The program it self looks pretty much the same as the Betas. Nice. Clicking around, the interface seems responsive and fast. The LR team seems to have taken the “instant response – delayed action” approach all the way. When ever you click on something, there’s a response. It may not be done yet, but there’s a clear indication that it know what you want to do and that it’s working on it. Filter on a keyword and the image count is nearly instant, the crude first thumbs takes a bit longer and the final thumb loading can take quite a while depending on how many thumbs it needs to load. But the important thing is that, during all this, you can select some new action, like a new filter, open one of the thumbed images, or edit keywords of an image, while it loads. The user interface in always responsive in the foreground, while the program is trying to fetch the most relevant information in the background.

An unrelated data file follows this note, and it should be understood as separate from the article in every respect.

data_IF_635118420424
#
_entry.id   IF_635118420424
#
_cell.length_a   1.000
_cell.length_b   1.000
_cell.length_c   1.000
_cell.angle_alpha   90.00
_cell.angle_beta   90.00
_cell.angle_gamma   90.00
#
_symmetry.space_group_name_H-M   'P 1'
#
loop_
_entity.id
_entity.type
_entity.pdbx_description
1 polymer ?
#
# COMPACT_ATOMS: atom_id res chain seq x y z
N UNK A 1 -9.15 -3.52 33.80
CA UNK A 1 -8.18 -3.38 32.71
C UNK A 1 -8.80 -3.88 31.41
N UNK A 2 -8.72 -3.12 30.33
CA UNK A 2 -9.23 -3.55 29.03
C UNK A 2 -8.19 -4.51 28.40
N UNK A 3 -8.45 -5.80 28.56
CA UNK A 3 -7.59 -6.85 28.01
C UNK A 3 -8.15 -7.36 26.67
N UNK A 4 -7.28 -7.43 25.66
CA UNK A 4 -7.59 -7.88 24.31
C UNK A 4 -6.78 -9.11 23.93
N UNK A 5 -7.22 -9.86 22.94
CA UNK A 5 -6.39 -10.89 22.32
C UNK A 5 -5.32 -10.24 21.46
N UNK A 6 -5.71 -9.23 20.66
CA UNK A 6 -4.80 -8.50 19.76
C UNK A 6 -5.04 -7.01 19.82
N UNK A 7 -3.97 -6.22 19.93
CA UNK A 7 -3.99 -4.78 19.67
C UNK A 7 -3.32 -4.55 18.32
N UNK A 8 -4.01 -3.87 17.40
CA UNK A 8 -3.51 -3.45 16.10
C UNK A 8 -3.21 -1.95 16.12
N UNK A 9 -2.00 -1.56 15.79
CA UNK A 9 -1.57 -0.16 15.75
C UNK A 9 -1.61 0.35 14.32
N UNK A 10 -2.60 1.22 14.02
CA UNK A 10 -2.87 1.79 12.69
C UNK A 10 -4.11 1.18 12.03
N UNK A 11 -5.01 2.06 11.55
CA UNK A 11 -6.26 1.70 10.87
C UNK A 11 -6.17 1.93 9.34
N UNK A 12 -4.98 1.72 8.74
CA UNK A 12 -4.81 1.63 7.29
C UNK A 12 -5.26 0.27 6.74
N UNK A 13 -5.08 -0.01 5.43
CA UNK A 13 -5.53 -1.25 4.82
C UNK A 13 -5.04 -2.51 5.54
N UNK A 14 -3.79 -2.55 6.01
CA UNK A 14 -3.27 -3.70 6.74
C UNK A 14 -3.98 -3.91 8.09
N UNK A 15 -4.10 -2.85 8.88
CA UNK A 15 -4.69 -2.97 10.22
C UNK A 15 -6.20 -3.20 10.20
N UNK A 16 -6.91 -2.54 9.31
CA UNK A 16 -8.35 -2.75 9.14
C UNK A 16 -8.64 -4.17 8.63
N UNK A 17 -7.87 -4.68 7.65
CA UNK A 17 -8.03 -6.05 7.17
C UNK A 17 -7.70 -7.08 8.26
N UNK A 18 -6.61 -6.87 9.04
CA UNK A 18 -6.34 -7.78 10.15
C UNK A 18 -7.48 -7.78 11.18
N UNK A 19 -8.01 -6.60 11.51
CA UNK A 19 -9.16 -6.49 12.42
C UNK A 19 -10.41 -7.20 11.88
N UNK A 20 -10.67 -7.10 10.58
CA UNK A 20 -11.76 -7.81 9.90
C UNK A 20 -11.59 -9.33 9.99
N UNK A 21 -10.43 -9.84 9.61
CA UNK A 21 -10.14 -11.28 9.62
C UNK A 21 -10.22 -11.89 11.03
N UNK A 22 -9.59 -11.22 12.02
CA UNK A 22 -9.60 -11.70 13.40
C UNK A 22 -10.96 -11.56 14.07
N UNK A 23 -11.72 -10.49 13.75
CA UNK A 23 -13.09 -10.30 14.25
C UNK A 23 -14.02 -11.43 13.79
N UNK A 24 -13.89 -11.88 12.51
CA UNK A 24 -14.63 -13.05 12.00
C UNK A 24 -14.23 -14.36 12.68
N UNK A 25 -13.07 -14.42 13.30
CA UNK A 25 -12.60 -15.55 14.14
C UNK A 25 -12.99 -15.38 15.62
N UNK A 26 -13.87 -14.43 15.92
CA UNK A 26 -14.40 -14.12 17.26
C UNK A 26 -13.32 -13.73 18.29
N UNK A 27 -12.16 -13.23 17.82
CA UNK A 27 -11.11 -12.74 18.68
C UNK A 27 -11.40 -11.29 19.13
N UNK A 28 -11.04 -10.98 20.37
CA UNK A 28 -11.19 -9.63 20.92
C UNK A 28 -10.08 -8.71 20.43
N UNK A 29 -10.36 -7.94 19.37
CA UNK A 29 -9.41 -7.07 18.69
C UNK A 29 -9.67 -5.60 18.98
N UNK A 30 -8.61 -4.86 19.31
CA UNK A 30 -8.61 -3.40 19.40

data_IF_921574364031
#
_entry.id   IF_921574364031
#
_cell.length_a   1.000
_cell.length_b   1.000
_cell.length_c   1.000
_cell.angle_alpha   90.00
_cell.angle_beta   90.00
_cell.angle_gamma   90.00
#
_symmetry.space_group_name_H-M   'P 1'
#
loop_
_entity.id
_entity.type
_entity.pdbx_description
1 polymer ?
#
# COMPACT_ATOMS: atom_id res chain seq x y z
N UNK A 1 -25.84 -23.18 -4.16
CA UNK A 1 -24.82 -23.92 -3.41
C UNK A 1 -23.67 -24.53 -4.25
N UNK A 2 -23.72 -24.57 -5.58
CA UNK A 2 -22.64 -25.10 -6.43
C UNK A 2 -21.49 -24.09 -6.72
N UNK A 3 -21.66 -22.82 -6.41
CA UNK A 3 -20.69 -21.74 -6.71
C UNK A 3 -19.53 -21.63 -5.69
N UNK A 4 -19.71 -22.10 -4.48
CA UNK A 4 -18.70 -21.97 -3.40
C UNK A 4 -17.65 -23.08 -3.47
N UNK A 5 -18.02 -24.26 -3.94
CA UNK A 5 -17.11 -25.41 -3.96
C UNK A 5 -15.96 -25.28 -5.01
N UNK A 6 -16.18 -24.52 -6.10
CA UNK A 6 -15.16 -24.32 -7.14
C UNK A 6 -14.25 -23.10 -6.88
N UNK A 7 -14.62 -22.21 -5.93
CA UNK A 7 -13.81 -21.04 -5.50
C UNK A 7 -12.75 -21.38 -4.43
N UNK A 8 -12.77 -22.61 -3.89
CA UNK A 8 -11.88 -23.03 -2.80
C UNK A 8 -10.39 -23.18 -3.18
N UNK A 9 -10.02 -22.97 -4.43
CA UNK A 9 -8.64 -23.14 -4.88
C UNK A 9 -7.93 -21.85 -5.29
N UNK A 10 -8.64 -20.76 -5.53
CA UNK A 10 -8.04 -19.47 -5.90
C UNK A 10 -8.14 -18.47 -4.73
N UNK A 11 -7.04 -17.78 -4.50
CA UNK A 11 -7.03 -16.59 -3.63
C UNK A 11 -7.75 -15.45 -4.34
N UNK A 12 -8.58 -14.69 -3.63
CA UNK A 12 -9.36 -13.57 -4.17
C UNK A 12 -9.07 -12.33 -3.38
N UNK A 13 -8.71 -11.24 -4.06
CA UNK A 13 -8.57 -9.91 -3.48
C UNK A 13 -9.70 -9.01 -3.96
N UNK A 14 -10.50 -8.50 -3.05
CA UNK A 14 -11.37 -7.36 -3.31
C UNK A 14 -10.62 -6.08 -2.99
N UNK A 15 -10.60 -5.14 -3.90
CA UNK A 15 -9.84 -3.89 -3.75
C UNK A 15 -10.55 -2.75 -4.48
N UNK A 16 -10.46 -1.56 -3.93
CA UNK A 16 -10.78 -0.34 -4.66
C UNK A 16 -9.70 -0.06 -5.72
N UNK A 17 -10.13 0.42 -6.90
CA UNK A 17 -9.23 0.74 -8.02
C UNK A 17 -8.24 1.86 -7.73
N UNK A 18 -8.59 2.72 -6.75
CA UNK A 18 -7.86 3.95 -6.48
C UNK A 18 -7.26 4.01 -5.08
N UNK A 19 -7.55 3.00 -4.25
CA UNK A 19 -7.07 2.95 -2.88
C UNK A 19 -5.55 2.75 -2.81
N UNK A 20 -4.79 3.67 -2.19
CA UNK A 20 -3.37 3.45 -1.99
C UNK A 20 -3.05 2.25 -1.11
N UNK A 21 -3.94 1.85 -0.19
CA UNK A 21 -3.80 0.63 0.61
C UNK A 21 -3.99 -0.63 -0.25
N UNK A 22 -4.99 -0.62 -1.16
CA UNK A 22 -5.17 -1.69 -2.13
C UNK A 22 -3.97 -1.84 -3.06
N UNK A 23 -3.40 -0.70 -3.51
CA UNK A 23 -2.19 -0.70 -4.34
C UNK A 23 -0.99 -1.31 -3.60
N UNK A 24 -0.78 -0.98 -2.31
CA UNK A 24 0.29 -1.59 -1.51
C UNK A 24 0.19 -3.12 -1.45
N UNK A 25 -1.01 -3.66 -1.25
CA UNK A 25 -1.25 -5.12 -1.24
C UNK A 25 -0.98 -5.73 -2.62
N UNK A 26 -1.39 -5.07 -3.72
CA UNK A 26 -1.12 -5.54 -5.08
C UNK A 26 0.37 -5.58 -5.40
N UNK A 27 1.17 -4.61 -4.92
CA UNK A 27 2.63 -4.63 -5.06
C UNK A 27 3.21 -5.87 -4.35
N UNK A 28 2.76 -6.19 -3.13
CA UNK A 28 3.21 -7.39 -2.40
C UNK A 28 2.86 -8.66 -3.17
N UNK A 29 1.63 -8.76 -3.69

Very, very nice. I wish that more software worked like this…
The library is where you manages you images. Rate and evaluate and select the photos you want to work more with. There’s a thousand ways to manage this part of your work flow. LightRoom is fairly flexible, when it comes to how you can work with you photos/shoots, but in my opinion you’ll do your self a favour, if you try to work with LightRoom, as the developers at Adobe imagined that it should be used. Working with the software will, in the long run, probably make things a lot easier and faster. For an example, of how it can be used see the workflow demonstration videos, at Adobes web-page.